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GCF helps reduce renewable business costs in South Africa

Songdo,
The Green Climate Fund (GCF) will help drive down the price of renewable energy in South Africa by boosting the private sector’s investment in wind and solar power in a partnership with the Development Bank of Southern Africa (DBSA).
 
GCF signed an agreement today with DBSA to reduce the cost of investing in South African renewables on the sidelines of GCF’s second Private Investment for Climate Conference.
 
The GCF-supported programme, to be  implemented by DBSA, provides credit support to renewable energy projects – with a targeted capacity of 330 MW in solar and wind-generated power.
 
Speaking at the global gathering, which aims to strengthen the private sector’s role as a driver of climate action, GCF’s Executive Director Yannick Glemarec said the agreement highlights the importance of business-led efforts to reduce greenhouse gases.
 
“The ever increasing need to take climate action also offers profitable investment opportunities as firms find innovative ways to forge low-carbon economies,” he explained. “This programme will open new markets to independent power producers by enabling them to directly sell energy to industries and cities without sovereign guarantees.”
 
Mr Glemarec added that GCF’s partnership with DBSA is essential as local knowledge of business environments is key to removing barriers to low-carbon investment.
 
“DBSA is excited to partner with GCF on yet another ground-breaking climate finance initiative that enables the private sector to develop clean energy without requiring government guarantees. This will further enhance South Africa’s transition to a more sustainable, low-carbon economy,” said Mohale Rakgate, DBSA Group Executive for Project Preparation, when signing the agreement.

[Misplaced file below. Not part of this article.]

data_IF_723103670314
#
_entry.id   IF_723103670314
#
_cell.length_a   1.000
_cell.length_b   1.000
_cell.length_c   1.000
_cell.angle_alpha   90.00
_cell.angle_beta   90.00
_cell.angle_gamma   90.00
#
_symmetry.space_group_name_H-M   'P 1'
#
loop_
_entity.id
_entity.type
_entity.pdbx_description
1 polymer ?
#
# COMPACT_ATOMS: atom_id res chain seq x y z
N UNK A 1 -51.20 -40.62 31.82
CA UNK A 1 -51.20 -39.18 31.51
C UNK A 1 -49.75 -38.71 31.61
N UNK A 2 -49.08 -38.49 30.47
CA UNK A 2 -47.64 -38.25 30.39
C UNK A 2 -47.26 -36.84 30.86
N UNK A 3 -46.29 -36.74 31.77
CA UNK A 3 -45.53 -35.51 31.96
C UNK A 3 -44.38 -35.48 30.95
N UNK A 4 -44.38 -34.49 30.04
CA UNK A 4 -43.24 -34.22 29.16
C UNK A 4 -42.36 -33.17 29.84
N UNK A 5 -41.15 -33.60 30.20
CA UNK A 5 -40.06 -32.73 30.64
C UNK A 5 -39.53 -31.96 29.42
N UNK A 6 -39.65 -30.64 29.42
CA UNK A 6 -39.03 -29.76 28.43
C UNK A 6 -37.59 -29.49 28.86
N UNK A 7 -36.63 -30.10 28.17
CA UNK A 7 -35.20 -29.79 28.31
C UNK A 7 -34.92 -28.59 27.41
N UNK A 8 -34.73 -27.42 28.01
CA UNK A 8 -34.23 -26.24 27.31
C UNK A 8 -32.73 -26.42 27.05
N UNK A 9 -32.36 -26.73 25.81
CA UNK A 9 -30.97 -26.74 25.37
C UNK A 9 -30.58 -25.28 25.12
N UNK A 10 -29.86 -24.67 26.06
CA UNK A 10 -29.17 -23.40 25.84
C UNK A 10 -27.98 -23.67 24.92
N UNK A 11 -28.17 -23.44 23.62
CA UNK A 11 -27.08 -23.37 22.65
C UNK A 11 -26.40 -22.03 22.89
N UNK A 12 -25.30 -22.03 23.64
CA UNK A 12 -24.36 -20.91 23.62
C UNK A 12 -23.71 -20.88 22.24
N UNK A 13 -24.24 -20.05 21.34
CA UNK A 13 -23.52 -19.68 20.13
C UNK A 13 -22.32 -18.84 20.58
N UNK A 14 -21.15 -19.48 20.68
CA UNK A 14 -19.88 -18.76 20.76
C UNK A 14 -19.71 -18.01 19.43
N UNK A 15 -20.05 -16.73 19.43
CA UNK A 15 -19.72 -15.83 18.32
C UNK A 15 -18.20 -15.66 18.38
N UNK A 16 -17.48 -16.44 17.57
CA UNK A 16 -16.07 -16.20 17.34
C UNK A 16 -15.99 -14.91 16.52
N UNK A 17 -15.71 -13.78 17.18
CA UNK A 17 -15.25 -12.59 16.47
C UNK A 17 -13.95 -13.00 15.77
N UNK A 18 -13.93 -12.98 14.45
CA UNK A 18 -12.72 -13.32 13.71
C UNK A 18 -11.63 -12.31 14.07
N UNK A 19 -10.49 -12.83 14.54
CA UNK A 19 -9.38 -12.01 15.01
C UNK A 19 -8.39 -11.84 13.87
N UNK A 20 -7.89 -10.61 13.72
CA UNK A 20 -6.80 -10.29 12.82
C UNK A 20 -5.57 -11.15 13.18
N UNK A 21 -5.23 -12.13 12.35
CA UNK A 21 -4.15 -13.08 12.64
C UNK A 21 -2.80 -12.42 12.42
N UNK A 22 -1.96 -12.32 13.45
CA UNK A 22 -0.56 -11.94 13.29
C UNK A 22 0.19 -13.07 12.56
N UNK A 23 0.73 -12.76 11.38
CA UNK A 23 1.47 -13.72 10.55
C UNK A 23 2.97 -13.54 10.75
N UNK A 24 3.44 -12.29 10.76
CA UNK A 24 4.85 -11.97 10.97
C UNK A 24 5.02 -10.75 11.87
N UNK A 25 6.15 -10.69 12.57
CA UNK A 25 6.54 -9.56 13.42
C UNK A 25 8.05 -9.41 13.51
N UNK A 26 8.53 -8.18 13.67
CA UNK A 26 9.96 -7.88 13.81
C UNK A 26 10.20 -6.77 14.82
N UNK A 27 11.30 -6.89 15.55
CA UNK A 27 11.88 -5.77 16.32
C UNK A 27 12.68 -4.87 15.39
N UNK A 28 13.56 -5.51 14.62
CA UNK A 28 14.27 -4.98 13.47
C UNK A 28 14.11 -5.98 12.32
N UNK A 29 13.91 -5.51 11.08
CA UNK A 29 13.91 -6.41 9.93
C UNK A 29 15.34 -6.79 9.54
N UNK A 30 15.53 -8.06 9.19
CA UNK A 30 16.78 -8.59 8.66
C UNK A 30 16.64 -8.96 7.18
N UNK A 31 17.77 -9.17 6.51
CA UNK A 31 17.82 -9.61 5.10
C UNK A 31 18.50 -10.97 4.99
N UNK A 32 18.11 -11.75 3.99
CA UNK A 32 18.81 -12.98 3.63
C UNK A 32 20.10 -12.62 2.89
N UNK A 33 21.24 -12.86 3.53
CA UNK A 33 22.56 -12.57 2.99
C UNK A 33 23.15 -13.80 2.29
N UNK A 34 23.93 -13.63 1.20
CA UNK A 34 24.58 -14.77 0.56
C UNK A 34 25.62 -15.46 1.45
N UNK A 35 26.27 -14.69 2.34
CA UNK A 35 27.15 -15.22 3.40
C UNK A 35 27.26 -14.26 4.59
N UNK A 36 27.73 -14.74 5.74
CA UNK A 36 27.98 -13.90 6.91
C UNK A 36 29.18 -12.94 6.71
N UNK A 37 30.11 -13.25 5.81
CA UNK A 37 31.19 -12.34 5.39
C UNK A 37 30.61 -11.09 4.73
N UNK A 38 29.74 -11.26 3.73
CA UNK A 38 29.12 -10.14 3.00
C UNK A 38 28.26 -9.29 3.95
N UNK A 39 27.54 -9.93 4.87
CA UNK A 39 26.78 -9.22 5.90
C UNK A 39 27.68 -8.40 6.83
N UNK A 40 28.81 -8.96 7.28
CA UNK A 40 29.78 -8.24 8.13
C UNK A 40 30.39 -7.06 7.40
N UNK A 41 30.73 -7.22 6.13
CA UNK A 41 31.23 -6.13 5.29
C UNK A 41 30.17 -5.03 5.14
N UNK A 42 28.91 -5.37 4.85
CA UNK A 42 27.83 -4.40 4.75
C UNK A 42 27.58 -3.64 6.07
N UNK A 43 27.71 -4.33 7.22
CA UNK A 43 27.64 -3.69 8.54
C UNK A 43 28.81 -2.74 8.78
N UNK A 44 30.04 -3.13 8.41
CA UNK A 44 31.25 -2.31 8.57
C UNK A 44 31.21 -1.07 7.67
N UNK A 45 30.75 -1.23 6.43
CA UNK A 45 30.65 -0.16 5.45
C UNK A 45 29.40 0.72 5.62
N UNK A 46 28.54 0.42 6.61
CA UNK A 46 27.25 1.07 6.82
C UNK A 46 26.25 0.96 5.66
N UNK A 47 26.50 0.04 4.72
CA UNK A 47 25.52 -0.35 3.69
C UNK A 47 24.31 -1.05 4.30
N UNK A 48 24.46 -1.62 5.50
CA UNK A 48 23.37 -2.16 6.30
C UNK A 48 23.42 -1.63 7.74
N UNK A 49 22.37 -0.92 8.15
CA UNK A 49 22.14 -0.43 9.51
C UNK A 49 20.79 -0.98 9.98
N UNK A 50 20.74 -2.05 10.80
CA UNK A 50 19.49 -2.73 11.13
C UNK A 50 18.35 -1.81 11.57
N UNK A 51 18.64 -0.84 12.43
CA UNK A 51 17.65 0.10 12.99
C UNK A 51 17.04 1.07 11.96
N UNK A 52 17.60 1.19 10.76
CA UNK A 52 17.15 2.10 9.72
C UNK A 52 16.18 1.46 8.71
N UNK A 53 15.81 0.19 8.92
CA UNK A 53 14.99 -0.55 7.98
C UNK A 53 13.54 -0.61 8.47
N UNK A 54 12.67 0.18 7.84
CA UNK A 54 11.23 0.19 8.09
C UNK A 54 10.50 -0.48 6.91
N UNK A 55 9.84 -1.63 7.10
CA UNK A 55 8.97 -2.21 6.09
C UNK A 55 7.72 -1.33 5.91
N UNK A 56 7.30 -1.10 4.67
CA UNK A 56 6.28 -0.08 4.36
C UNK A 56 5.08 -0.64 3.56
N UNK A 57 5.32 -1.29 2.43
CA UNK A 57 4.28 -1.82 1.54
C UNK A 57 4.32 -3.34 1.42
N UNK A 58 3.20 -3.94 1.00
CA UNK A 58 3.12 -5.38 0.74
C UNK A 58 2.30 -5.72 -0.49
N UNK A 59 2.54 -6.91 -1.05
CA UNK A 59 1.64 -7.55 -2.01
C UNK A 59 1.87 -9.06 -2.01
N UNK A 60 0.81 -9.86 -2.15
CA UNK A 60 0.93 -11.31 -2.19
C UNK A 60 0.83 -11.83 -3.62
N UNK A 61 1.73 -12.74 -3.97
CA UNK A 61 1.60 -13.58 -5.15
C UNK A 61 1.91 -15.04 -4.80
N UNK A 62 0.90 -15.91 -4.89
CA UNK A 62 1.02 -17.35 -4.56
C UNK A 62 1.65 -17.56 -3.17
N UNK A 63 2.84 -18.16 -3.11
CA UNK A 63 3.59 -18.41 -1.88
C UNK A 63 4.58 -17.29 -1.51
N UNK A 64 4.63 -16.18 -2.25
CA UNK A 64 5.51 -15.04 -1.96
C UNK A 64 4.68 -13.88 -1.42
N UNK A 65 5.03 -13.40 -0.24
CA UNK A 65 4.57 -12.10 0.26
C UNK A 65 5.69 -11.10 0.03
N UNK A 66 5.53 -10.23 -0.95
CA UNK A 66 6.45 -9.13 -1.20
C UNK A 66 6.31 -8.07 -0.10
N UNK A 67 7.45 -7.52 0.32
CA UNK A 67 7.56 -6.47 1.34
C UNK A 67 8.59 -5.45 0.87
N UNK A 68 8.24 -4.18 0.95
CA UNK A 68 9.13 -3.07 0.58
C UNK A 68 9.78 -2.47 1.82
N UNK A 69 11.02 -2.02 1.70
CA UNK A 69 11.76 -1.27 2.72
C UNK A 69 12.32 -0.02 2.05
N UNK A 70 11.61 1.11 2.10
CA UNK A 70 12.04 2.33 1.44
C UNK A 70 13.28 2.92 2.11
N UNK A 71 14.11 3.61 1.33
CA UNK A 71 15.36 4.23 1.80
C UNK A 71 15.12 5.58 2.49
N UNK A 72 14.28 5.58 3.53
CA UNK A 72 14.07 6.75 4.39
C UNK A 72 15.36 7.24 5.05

South Africa’s plan to increase renewable energy use is a vital part of its commitment to peak and then decline its emissions from 2025 to 2030 under its National Determined Contribution (NDC) of the Paris Agreement. This includes a move away from its reliance on coal, which currently supplies around 90 percent of the country’s electricity generation needs.
 
DBSA Group Executive for Project Preparation Mohale Rakgate, who joined Mr Glemarec in the agreement signing, said: “DBSA is excited to partner with GCF on yet another ground-breaking climate finance initiative that enables the private sector to develop clean energy without requiring government guarantees. This will further enhance South Africa’s transition to a more sustainable, low-carbon economy.”
 
South Africa’s planned increased use of renewable energy is a key part of its commitment to peak and then decline its emissions from 2025 to 2030 under its National Determined Contribution (NDC) under the Paris Agreement. This includes a move away from its current reliance on coal, which currently supplies around 90 percent of the country’s electricity generation needs.